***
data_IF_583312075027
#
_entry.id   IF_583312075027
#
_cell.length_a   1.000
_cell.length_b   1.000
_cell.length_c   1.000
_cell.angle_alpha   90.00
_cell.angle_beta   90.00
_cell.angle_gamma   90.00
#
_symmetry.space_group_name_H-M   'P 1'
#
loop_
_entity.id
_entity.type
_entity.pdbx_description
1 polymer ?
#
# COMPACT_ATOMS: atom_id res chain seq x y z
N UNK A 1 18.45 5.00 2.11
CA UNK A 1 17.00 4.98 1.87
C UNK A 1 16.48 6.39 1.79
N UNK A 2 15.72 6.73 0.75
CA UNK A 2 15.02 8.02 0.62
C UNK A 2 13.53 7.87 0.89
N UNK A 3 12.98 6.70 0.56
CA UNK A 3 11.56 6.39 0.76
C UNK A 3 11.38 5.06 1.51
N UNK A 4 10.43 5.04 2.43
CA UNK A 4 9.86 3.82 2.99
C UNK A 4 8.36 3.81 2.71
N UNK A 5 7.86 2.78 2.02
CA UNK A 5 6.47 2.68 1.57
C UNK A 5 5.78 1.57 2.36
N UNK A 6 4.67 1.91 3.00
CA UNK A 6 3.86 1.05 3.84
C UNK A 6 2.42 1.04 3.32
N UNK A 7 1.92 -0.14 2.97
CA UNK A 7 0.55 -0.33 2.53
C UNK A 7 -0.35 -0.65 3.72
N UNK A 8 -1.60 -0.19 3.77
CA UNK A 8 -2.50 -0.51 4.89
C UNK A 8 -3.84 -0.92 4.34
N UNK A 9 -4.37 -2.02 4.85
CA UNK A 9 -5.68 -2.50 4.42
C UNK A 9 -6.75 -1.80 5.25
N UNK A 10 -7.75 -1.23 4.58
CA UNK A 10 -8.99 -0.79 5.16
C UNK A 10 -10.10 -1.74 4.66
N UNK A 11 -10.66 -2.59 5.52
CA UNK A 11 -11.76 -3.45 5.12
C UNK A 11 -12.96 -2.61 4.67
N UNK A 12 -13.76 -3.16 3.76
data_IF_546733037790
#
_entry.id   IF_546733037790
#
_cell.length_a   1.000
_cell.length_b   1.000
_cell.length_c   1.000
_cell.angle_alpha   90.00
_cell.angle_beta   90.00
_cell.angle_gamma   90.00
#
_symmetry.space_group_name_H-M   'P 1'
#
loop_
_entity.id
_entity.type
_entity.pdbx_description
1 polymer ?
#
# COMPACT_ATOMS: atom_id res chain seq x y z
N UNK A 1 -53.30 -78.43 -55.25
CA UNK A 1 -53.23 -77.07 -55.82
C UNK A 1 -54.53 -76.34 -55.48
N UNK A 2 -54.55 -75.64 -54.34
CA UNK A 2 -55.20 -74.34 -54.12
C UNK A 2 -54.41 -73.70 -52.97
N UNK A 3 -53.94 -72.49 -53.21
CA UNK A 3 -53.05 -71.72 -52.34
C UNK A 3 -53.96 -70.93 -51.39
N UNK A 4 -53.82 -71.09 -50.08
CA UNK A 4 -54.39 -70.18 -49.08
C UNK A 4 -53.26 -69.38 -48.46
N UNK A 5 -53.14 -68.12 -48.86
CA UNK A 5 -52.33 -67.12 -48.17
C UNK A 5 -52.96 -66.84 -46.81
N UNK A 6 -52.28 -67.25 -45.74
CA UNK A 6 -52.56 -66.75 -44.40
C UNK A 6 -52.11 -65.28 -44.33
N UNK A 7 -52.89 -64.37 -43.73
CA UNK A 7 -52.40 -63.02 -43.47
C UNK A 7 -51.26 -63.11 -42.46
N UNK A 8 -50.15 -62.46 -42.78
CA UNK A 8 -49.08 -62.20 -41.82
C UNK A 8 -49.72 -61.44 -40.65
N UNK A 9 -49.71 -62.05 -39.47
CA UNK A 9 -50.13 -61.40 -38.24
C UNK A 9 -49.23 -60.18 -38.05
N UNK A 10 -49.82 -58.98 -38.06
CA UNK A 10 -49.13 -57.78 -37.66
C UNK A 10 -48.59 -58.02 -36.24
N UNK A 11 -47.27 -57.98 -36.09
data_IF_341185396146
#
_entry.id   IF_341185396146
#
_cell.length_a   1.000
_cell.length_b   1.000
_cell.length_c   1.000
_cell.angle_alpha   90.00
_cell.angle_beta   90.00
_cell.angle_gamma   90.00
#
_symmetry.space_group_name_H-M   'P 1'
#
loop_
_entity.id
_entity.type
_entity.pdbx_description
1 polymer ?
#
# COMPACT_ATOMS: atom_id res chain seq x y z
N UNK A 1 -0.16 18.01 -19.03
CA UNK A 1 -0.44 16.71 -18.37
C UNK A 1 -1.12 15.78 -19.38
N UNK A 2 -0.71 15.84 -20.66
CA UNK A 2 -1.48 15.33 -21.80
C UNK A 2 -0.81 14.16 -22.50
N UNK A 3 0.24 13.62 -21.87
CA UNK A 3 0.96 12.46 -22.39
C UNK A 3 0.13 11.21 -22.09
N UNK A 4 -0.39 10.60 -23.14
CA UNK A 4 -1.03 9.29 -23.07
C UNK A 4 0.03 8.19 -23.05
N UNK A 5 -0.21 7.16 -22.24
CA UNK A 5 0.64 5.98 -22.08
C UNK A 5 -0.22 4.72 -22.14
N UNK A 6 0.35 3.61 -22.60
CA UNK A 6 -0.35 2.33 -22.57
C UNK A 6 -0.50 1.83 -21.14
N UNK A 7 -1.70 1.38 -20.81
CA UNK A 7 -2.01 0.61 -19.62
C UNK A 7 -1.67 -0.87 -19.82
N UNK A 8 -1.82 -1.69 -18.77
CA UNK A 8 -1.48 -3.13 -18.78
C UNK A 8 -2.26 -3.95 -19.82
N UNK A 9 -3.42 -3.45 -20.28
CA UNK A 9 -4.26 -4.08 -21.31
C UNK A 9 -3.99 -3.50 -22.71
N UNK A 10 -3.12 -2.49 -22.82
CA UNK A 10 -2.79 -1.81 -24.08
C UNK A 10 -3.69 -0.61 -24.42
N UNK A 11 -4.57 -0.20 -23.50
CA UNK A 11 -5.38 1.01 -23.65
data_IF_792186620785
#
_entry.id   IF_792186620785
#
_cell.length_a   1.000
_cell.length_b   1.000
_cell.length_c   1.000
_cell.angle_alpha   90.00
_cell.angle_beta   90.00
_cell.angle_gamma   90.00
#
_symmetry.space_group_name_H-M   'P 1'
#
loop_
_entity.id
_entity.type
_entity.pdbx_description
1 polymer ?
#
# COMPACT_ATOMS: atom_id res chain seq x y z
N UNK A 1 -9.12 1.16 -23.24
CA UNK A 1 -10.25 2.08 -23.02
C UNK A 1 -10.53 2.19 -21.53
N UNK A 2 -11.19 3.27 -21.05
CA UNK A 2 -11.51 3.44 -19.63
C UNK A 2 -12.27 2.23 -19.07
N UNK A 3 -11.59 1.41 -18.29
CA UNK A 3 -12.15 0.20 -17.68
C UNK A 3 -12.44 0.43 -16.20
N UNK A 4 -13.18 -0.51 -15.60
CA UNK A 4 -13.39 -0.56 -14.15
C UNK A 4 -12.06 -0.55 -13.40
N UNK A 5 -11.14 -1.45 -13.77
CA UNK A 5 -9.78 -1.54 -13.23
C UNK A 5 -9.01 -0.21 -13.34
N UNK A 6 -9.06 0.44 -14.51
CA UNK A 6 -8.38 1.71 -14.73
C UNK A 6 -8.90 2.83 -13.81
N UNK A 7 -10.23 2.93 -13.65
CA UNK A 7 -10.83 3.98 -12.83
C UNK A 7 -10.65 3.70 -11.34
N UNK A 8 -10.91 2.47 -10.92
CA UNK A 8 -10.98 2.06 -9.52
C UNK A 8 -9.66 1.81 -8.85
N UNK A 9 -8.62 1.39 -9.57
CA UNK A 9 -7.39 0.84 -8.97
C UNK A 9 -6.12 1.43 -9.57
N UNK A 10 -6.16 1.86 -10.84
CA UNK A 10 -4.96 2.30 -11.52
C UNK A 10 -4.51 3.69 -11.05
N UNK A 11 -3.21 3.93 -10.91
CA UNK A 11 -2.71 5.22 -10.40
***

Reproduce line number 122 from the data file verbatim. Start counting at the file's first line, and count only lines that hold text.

_entity.pdbx_description